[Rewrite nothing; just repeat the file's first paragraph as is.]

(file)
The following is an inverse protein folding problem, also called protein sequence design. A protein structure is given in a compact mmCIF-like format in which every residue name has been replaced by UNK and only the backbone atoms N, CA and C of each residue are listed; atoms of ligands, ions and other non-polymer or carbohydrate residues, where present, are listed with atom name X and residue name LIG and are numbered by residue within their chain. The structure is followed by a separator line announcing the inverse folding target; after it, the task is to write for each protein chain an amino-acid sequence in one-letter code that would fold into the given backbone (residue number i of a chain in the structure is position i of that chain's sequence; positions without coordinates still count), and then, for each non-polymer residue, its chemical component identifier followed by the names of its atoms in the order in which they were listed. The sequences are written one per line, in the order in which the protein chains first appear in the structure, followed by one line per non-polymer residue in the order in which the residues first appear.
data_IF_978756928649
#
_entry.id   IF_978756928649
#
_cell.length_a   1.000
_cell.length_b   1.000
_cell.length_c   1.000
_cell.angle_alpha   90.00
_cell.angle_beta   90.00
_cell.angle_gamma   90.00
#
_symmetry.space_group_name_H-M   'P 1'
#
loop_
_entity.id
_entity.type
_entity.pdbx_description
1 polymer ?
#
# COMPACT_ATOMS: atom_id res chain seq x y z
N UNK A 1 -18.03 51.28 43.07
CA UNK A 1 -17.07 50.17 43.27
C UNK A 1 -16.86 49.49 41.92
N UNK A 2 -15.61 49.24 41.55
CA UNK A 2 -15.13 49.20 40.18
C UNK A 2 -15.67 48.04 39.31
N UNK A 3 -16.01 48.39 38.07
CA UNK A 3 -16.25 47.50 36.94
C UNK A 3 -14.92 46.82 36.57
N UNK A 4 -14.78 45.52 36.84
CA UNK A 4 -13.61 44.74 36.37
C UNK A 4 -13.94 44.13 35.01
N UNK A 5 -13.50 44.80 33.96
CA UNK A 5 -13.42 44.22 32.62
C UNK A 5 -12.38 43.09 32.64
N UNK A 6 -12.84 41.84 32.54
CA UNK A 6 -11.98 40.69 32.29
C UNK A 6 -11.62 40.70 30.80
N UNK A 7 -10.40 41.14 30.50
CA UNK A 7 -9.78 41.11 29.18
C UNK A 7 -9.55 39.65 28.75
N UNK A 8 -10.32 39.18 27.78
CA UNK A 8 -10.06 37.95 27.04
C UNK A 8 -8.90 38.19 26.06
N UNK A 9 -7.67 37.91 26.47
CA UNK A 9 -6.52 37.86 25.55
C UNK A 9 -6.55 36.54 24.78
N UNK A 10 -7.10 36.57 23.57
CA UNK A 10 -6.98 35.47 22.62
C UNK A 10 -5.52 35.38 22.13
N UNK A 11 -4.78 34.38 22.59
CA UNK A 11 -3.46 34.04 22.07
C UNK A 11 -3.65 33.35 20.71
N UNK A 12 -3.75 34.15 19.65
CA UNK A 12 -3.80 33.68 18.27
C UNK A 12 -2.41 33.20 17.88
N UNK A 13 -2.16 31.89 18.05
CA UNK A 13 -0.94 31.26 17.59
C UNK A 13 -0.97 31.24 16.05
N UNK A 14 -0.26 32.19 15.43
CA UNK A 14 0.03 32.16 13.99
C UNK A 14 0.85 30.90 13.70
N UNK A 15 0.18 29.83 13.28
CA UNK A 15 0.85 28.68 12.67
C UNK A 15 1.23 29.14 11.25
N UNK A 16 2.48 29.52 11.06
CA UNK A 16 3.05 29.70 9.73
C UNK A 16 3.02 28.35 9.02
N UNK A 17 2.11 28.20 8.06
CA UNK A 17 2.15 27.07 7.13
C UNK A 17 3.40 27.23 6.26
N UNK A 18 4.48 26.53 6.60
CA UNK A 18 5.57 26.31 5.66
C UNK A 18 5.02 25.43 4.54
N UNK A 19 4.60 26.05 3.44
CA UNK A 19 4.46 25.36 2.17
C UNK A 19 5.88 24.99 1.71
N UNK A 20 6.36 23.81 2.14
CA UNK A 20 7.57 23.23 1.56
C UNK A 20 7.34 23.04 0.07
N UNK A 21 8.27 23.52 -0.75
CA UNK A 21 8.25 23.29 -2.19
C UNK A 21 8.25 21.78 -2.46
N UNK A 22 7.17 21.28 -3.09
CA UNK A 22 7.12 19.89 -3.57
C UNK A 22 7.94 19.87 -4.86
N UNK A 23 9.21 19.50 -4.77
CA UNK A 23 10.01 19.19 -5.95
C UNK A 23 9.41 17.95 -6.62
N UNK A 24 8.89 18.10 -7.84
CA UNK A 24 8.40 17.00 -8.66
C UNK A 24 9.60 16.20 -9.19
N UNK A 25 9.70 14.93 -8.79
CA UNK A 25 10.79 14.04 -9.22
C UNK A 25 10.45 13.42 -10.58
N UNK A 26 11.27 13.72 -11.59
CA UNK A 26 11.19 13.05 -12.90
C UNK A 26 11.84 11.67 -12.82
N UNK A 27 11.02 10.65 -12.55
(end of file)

The following is an inverse protein folding problem, also called protein sequence design. A protein structure is given in a compact mmCIF-like format in which every residue name has been replaced by UNK and only the backbone atoms N, CA and C of each residue are listed; atoms of ligands, ions and other non-polymer or carbohydrate residues, where present, are listed with atom name X and residue name LIG and are numbered by residue within their chain. The structure is followed by a separator line announcing the inverse folding target; after it, the task is to write for each protein chain an amino-acid sequence in one-letter code that would fold into the given backbone (residue number i of a chain in the structure is position i of that chain's sequence; positions without coordinates still count), and then, for each non-polymer residue, its chemical component identifier followed by the names of its atoms in the order in which they were listed. The sequences are written one per line, in the order in which the protein chains first appear in the structure, followed by one line per non-polymer residue in the order in which the residues first appear.